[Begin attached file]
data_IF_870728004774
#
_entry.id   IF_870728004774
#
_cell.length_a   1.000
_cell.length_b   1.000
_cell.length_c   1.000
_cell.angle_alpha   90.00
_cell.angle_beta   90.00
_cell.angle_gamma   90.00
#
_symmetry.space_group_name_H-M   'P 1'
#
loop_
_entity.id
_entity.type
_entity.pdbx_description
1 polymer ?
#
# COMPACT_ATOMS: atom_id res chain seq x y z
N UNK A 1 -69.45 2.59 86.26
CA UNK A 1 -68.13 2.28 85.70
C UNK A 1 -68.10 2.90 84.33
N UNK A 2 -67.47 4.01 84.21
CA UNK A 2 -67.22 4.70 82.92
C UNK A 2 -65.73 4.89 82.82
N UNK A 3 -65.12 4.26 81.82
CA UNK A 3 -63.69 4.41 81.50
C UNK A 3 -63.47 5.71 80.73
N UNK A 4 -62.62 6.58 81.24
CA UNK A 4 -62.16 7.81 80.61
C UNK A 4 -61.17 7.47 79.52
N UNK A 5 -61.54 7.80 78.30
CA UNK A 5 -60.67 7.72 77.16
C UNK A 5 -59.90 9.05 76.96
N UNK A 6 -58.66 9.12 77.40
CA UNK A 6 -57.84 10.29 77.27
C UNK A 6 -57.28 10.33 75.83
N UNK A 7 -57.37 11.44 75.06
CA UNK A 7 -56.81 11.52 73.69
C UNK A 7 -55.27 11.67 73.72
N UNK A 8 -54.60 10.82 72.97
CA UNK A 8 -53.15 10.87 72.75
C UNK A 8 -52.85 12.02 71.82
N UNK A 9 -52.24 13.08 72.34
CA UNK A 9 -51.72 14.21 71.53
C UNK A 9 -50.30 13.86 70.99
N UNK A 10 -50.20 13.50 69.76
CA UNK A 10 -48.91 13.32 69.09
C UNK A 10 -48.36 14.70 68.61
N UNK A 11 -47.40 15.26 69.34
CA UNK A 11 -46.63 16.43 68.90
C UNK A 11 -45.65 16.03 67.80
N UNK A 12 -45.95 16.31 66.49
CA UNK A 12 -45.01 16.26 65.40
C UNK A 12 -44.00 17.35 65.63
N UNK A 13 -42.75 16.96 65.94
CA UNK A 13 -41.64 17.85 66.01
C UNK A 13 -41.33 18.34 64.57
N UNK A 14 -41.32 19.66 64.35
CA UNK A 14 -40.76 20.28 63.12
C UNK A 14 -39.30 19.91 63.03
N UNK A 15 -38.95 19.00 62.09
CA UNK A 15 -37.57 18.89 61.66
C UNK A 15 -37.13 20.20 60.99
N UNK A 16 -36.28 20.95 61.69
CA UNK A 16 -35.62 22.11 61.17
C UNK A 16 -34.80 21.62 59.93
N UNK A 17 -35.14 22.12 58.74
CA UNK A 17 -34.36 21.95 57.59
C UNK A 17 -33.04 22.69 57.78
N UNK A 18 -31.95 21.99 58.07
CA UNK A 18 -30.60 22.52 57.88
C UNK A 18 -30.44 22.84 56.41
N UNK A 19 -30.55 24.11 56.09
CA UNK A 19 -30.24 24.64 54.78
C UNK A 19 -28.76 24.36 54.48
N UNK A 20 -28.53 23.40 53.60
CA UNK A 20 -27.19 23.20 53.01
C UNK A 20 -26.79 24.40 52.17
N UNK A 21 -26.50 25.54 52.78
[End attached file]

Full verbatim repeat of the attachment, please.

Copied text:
data_IF_870728004774
#
_entry.id   IF_870728004774
#
_cell.length_a   1.000
_cell.length_b   1.000
_cell.length_c   1.000
_cell.angle_alpha   90.00
_cell.angle_beta   90.00
_cell.angle_gamma   90.00
#
_symmetry.space_group_name_H-M   'P 1'
#
loop_
_entity.id
_entity.type
_entity.pdbx_description
1 polymer ?
#
# COMPACT_ATOMS: atom_id res chain seq x y z
N UNK A 1 -69.45 2.59 86.26
CA UNK A 1 -68.13 2.28 85.70
C UNK A 1 -68.10 2.90 84.33
N UNK A 2 -67.47 4.01 84.21
CA UNK A 2 -67.22 4.70 82.92
C UNK A 2 -65.73 4.89 82.82
N UNK A 3 -65.12 4.26 81.82
CA UNK A 3 -63.69 4.41 81.50
C UNK A 3 -63.47 5.71 80.73
N UNK A 4 -62.62 6.58 81.24
CA UNK A 4 -62.16 7.81 80.61
C UNK A 4 -61.17 7.47 79.52
N UNK A 5 -61.54 7.80 78.30
CA UNK A 5 -60.67 7.72 77.16
C UNK A 5 -59.90 9.05 76.96
N UNK A 6 -58.66 9.12 77.40
CA UNK A 6 -57.84 10.29 77.27
C UNK A 6 -57.28 10.33 75.83
N UNK A 7 -57.37 11.44 75.06
CA UNK A 7 -56.81 11.52 73.69
C UNK A 7 -55.27 11.67 73.72
N UNK A 8 -54.60 10.82 72.97
CA UNK A 8 -53.15 10.87 72.75
C UNK A 8 -52.85 12.02 71.82
N UNK A 9 -52.24 13.08 72.34
CA UNK A 9 -51.72 14.21 71.53
C UNK A 9 -50.30 13.86 70.99
N UNK A 10 -50.20 13.50 69.76
CA UNK A 10 -48.91 13.32 69.09
C UNK A 10 -48.36 14.70 68.61
N UNK A 11 -47.40 15.26 69.34
CA UNK A 11 -46.63 16.43 68.90
C UNK A 11 -45.65 16.03 67.80
N UNK A 12 -45.95 16.31 66.49
CA UNK A 12 -45.01 16.26 65.40
C UNK A 12 -44.00 17.35 65.63
N UNK A 13 -42.75 16.96 65.94
CA UNK A 13 -41.64 17.85 66.01
C UNK A 13 -41.33 18.34 64.57
N UNK A 14 -41.32 19.66 64.35
CA UNK A 14 -40.76 20.28 63.12
C UNK A 14 -39.30 19.91 63.03
N UNK A 15 -38.95 19.00 62.09
CA UNK A 15 -37.57 18.89 61.66
C UNK A 15 -37.13 20.20 60.99
N UNK A 16 -36.28 20.95 61.69
CA UNK A 16 -35.62 22.11 61.17
C UNK A 16 -34.80 21.62 59.93
N UNK A 17 -35.14 22.12 58.74
CA UNK A 17 -34.36 21.95 57.59
C UNK A 17 -33.04 22.69 57.78
N UNK A 18 -31.95 21.99 58.07
CA UNK A 18 -30.60 22.52 57.88
C UNK A 18 -30.44 22.84 56.41
N UNK A 19 -30.55 24.11 56.09
CA UNK A 19 -30.24 24.64 54.78
C UNK A 19 -28.76 24.36 54.48
N UNK A 20 -28.53 23.40 53.60
CA UNK A 20 -27.19 23.20 53.01
C UNK A 20 -26.79 24.40 52.17
N UNK A 21 -26.50 25.54 52.78